CAL RIPKEN JR.'S grade school pictures are in a red milk crate
in an upstairs closet. Rummage through the carton and out tumble
musty childhood memories of Picture Day...Mrs. Aaronson's
third-grade class...the books of the school library serving as
the backdrop...a short kid in the front row holding a sign that
reads HALLS CROSSROADS ELEMENTARY SCHOOL, 1968-69.
"See if you can find Cal," says Bill Haelig, the owner of the
red milk crate, as he hands you the picture.
This is too easy. There is only one boy with eyes brilliant as a
cloudless sky; he is wearing a burgundy tie, a clip-on. Turn the
picture over and read the names printed neatly in
pencil...Chucky, Calvin, Viven...of course that's him, the one
in the middle, then an iron boy of nine.
"Everybody used to call him Calvin," says Haelig, now shuffling
through the crate for a sixth-grade class portrait.
September 14, 1995
Who is Haelig, and why is there a sixth-grade picture of Calvin
Ripken Jr., wearing a blue polyester shirt and bell-bottoms, in
his closet? Is he a childhood chum from Ripken's hometown,
Aberdeen, Md.? A Halls Crossroads Elementary alum? No, says
Haelig, "Cal wouldn't know me from Adam."
Haelig is Cal Ripken Jr.'s Biggest Fan. (His stationery tells us
so.) Who else but C.B.F. would place an ad "seeking unusual Cal
Ripken-related items" in Ripken's hometown newspaper? (This was
how he got the grade-school pictures.) Who else but C.B.F. would
have a license plate on his car that reads CL RPKN? (He has had
it since 1985.) Who else but C.B.F. would also collect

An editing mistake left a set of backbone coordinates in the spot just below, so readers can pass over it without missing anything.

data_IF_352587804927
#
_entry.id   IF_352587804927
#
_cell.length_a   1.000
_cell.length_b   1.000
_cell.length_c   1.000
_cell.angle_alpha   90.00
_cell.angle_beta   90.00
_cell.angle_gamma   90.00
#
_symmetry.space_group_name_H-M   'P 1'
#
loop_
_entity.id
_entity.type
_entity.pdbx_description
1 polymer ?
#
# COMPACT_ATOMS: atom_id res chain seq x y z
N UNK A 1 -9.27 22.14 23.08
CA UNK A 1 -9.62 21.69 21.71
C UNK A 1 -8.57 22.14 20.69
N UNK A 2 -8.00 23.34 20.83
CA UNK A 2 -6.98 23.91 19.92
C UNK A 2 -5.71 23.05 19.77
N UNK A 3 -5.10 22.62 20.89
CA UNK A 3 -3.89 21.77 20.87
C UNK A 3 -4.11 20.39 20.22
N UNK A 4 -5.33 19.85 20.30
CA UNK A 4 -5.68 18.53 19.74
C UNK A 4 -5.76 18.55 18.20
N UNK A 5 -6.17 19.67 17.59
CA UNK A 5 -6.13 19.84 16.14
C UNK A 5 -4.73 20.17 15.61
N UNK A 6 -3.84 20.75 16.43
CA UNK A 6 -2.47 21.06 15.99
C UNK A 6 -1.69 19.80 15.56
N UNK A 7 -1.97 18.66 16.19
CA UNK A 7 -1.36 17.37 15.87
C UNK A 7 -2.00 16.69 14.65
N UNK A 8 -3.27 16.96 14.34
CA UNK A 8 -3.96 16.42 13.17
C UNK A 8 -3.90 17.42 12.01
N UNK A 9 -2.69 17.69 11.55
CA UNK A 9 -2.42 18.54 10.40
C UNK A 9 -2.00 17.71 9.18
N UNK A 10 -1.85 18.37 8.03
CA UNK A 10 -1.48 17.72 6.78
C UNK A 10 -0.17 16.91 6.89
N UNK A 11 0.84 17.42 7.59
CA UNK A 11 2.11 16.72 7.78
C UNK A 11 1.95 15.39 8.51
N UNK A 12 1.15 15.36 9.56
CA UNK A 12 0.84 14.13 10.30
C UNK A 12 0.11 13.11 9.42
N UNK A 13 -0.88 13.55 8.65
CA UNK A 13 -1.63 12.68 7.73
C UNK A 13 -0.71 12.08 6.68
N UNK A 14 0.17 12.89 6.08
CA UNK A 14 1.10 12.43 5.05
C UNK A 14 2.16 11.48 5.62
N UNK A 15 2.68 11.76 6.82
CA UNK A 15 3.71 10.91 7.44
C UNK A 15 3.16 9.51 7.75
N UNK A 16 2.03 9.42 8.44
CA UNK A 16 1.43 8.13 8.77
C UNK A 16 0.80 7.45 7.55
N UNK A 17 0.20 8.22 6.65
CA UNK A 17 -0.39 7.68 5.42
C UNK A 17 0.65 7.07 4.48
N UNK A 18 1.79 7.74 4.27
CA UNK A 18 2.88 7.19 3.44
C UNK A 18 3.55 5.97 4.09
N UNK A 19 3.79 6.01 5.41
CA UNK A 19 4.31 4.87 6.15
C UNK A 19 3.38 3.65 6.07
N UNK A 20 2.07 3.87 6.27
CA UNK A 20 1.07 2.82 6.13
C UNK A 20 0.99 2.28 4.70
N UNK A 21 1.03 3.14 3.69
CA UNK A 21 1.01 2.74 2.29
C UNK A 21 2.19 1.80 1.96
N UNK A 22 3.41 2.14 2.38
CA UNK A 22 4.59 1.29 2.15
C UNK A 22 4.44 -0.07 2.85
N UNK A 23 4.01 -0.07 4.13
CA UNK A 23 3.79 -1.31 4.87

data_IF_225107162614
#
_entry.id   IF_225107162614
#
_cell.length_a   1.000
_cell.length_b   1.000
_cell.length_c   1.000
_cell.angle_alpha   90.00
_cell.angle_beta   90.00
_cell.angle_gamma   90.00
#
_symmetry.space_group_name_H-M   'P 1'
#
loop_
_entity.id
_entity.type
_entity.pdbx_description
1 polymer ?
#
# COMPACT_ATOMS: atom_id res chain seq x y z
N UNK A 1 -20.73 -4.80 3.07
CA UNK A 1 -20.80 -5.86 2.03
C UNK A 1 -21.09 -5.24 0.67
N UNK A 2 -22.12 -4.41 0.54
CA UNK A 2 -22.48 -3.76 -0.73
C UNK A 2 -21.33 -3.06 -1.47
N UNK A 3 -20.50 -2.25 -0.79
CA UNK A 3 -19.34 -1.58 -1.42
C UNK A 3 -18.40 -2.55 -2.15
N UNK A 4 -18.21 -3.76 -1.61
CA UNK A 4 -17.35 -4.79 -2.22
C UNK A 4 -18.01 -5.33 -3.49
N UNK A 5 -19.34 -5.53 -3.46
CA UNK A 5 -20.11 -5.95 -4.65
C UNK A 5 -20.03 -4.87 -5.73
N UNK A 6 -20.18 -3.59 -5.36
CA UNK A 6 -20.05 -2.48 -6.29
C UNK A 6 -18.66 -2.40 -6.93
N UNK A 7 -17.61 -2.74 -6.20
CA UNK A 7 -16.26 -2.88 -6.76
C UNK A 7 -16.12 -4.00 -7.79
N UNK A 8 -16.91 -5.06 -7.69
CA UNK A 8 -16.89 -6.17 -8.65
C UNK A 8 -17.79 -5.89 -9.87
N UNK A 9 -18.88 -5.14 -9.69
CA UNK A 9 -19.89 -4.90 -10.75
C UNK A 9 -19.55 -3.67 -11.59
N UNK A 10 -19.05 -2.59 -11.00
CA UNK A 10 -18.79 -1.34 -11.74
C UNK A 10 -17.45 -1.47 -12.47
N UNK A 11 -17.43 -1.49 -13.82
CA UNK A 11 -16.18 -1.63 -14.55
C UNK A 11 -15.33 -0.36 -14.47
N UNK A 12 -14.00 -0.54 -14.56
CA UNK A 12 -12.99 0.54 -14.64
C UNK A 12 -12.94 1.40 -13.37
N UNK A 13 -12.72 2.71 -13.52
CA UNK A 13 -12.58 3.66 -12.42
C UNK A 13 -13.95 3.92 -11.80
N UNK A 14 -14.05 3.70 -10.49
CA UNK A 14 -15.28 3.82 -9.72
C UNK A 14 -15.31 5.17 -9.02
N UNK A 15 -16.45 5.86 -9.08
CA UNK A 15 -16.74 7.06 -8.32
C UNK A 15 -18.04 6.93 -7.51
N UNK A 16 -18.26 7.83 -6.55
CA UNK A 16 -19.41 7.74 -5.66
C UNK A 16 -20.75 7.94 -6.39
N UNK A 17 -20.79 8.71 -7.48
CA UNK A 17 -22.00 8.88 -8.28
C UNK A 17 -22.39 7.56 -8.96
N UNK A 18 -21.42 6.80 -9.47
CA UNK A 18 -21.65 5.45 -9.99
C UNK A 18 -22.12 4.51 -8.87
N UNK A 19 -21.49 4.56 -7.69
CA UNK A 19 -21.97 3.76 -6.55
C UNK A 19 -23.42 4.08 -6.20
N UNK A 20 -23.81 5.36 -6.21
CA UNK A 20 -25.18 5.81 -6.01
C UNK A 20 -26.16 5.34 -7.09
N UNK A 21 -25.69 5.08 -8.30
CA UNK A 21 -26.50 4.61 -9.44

memorabilia of brother Billy and father Cal Sr.? (Haelig has
eight game-worn Billy jerseys and nine Cal Sr. jerseys, not to
mention one of Senior's minor league bats.)
In a room of his two-story home in Blandon, Pa., Haelig, a
commercial-insurance underwriter, has an impressive collection
of more than 5,000 Ripken items--bats, balls, jerseys, posters,
pictures, cards, cleats, high school yearbooks, you name it.
There's a bit of everything: baseballs from every year since
1979, autographed by each team for which Ripken has played; a
1981 Triple A Rochester paycheck, endorsed and canceled; a pair
of Adidas spikes, still muddy, and a game-used uniform, both
from the '84 season; a ticket from the Sept. 14, 1987, game in
Toronto in which Ripken's streak of 8,243 consecutive innings
ended; the umpire's lineup card from Ripken's 1,000th
consecutive game, June 25, 1988; a July 19, 1991, game ball from
Ripken's 1,500th consecutive game; and a scorecard from Ripken's
2,000th straight game, on Aug. 1, 1994.
Haelig is the iron man of Cal collectors--or Cal-ectors, as they
refer to themselves--because he has a remarkable streak of his
own: He has collected Ripkenabilia for 12 straight years. "When
I first started collecting Cal in 1983, the words Ripken and
streak weren't even in the same sentence," says Haelig. "I
started sometime around consecutive game 150."
Of all the players to choose from, why did Haelig zero in on a
22-year-old oversized shortstop? "In 1983 the prices for Brooks
Robinson, my childhood idol, were too high, since that was his
Hall of Fame induction year," says Haelig, who at that time was
22 years old. "So instead I picked Cal, who was the American
League Rookie of the Year in 1982. Brooks Robinson was Cal's
idol too, so I felt a sort of kinship with him."
As time passed, Haelig came to admire the man behind the memorabilia. "Cal has achieved the dream: He played for his hometown team, won a World Series, won two MVPs, and he's about to break this record," he says. And Haelig's dedication to his hobby rivals Ripken's love for the game. "My enthusiasm has never waned from the time I first started collecting," Haelig says. "In fact, it's grown."